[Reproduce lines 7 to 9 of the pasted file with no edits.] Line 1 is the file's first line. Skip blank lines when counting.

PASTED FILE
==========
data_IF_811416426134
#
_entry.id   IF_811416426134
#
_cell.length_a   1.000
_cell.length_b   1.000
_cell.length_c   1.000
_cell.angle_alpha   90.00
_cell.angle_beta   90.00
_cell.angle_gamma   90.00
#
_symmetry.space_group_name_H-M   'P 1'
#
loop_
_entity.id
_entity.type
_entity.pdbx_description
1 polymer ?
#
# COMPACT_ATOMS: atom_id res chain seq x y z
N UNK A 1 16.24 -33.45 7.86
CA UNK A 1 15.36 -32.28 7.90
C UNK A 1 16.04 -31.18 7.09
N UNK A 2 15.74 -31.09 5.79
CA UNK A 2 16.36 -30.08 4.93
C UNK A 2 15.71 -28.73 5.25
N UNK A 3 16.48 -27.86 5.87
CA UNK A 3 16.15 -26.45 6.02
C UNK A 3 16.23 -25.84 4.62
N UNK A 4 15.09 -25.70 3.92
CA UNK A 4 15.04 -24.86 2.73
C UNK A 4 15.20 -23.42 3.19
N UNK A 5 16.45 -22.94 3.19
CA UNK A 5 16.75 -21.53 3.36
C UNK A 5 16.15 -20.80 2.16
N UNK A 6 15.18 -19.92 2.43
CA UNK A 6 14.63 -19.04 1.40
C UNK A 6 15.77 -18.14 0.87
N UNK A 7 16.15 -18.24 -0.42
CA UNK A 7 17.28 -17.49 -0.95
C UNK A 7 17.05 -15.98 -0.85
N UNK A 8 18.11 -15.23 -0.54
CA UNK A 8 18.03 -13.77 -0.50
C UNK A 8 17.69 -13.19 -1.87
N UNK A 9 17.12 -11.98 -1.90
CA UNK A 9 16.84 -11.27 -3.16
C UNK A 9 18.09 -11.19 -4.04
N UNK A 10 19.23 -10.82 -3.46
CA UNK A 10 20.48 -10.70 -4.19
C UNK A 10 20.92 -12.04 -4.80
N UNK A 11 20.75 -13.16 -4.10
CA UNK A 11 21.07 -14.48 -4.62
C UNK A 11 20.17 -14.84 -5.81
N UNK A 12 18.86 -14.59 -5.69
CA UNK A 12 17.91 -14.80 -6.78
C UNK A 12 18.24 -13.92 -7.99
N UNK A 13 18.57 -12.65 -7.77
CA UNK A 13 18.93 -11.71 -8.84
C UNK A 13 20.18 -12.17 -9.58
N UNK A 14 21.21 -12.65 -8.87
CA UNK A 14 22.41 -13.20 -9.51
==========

_cell.length_c   1.000
_cell.angle_alpha   90.00
_cell.angle_beta   90.00